Tag Archives | widgets

Super RSS Reader

super RSSSuper RSS Reader is new on the list of RSS plugins for the Commons. It is a widget that can easily be placed in your sidebar to display up to five different feeds in a single area. Each feed appears as a tab, and you can easily control how many items are displayed.

What sets this widget off from the others we have installed on the Commons is it’s “ticker animation” feature. You can set the feed to refresh after a configurable number of seconds and control how many items in total you want to display. So for example, if you want to display 5 items at a time in your sidebar, and you want to include the last 15 items in your feed, and you set your screen to refresh after every 4 seconds, you will see three sets of items before they start repeating 12 seconds later.

Configurations

Configurations

Twitter feeds look nice when displayed using this method. (The url for a Twitter feed is – https://api.twitter.com/1/statuses/user_timeline.rss?screen_name=xxx – where xxx is the Twittter user name.)

If you find the news ticker animation effect distracting, you can simply shut it off by de-selecting one check box in the configuration (see above).

Super RSS Reader is purely a widget and all settings are controlled from the widget configuration dialog shown above. If you are looking to display feeds in pages or posts, you can use WP-RSS Import which is also available on the Commons, and which comes with a lot of configurable attributes, and controlled with shortcodes.

Category Posts

The Category Posts plugin creates a sidebar widget that displays the posts in one of your post categories. So for example, if you have posts that you’ve put into a “News” category, you can create a dynamic list of your recent “News” posts in your sidebar. You can decide whether to show just the titles of the posts, or to also show excerpts. You can control the order they appear, whether to show their thumbnails, and even decide how big the thumbnails should be. This is an easy to use plugin that can come in very handy.

Configurable Tag Cloud Plugin

Need a way to visualize word frequency? Create a cloud! The words you use the most in your tags are shown in large font, showing what your site does best.

The Configurable Tag Cloud plugin lets you control the number of tags you want to display in your tag cloud.  If you’ve got lots of tags, you may notice that the standard tag cloud widget does not display all of them.  Usually you only see 50 tags.  Configurable Tag Cloud lets you decide how many tags you’ll display in your cloud. Controls are set when you activate the widget.  See image to the right to see all the available options.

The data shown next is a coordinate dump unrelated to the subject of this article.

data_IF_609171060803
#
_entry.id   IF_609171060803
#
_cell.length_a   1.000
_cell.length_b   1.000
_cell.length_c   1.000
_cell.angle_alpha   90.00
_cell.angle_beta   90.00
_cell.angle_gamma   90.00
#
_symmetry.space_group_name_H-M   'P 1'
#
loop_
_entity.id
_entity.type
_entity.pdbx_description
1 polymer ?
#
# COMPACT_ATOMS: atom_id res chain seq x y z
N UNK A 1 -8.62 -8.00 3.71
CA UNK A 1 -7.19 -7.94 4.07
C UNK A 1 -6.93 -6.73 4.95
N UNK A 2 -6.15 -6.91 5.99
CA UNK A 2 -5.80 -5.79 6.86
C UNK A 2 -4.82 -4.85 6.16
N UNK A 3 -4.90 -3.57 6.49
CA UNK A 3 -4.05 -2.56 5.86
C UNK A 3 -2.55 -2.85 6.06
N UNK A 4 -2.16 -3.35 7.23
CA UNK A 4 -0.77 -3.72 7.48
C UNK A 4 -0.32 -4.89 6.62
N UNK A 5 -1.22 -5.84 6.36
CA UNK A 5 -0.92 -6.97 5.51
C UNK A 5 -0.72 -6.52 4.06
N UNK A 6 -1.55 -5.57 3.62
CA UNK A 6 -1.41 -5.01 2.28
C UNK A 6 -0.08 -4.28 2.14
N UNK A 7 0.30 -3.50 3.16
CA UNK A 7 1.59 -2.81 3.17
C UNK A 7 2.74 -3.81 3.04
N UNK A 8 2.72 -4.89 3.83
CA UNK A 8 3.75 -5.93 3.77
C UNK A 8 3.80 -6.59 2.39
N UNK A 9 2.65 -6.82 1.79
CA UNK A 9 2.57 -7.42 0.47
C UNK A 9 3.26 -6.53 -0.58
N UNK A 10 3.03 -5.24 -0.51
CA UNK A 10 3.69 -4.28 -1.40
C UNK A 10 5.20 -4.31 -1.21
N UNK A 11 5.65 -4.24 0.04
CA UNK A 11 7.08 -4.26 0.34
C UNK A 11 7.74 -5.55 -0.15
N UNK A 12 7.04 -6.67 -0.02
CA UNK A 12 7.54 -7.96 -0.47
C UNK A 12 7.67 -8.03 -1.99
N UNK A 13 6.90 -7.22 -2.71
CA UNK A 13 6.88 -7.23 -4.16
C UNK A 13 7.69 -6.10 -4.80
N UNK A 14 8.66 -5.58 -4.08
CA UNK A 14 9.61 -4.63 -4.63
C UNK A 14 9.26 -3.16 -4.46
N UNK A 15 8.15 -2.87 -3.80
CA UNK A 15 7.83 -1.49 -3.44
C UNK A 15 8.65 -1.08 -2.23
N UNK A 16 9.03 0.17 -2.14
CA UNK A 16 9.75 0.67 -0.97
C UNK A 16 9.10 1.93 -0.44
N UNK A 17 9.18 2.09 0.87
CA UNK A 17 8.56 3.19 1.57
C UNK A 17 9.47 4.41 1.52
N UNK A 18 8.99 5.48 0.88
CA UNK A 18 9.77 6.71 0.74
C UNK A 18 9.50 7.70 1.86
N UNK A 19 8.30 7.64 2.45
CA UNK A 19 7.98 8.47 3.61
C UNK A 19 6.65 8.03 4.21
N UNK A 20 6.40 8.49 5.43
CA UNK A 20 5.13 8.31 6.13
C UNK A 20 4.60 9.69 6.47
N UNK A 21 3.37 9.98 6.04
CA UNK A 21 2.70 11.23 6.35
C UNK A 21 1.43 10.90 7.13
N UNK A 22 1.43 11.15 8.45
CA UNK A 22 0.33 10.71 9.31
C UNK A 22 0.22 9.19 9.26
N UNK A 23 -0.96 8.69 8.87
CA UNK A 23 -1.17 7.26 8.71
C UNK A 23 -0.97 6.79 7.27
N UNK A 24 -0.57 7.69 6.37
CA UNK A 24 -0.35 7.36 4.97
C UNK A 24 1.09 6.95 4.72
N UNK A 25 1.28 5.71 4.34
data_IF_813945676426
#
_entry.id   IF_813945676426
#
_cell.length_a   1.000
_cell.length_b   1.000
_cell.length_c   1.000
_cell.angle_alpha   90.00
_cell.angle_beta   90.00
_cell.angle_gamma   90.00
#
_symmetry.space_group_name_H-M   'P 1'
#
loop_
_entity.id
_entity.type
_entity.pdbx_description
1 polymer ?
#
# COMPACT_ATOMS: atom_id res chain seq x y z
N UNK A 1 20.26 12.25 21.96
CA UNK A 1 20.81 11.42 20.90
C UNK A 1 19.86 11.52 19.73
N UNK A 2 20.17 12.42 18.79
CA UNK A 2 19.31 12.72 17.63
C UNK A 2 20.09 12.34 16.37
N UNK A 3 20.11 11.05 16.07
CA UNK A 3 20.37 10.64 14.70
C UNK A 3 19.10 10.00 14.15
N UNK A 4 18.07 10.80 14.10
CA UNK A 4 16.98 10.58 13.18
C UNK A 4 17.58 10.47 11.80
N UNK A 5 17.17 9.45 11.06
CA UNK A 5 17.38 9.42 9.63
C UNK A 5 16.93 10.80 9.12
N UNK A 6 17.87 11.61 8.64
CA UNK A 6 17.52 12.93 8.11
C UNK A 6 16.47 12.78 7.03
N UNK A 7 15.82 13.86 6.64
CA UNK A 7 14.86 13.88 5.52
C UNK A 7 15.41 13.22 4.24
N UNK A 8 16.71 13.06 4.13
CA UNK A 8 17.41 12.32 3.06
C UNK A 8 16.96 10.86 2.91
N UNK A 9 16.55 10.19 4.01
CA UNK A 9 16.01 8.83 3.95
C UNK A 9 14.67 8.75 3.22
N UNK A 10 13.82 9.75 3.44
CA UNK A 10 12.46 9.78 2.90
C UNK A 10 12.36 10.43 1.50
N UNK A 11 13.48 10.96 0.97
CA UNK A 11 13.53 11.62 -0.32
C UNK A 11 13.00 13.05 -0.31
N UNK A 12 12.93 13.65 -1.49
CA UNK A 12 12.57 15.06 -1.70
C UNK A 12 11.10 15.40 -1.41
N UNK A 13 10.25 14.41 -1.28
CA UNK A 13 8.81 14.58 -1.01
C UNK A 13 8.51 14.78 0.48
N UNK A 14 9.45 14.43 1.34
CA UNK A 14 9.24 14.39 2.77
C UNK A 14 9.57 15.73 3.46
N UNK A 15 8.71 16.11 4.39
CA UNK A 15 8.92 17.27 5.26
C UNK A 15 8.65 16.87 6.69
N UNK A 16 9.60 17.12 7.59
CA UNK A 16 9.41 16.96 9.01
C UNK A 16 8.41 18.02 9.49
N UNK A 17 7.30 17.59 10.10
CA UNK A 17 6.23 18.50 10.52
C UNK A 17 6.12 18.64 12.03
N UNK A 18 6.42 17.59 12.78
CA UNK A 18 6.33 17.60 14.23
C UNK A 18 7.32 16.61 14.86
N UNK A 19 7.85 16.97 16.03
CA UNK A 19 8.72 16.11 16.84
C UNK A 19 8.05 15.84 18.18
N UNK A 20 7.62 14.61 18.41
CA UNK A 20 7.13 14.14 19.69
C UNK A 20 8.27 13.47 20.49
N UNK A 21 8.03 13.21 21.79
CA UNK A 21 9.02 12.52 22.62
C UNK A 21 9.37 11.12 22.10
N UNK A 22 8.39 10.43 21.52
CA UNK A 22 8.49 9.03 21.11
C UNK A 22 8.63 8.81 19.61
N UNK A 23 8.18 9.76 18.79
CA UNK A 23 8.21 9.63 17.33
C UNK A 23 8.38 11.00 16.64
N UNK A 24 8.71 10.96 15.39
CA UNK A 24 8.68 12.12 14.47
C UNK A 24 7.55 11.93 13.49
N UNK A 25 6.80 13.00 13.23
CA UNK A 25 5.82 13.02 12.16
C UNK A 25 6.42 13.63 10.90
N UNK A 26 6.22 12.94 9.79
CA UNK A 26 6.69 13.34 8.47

Widget Context

 

Introduction

The Widget Context WordPress plugin provides extra control over sidebar widgets.

Valerie Futch first called attention to this plug-in a thread in the WordPress Help Forum:

“It is really useful for selectively displaying certain widgets in the sidebar on only specific pages. This is helpful for drawing the focus to content on your content pages and filling the sidebar with social media on the blog page. Though it works well it follows a logic that is…well…hardly logical. After much frustration I found this thread from the WP forum where the developer answers a number of how-to questions. Useful if you’re going to make use of this plugin!”

Documentation is indeed limited, but the plug-in does work and is really useful, despite the frustrations voiced in the above-mentioned thread.

How to Use

After installing the plugin, there are no additional controls on the dashboard.

Go to Appearance >> Widgets and select a widget which you want to control. If the plug-in is installed correctly, you should see an additional panel drop down when you select the widget.

Although the panel seems straightforward, it is, as Valerie points out, counter-intuitive. (It seems like you need to tick off the checkboxes AND supply page or post urls, even though it says “OR”.) Here is a screenshot with some entries that worked for me:

In this example, the widget was only displayed on a page with a url that ended in “about/prezi-test”.  You may choose to hide the widgets as well.  And you may add several urls, on separate lines.  There are a lot of options to choose from here, and they may require a little tinkering, but this plug-in can be really useful.
An alternative is to use the Woo Themes, which allows you to customize the sidebars for each page or post.

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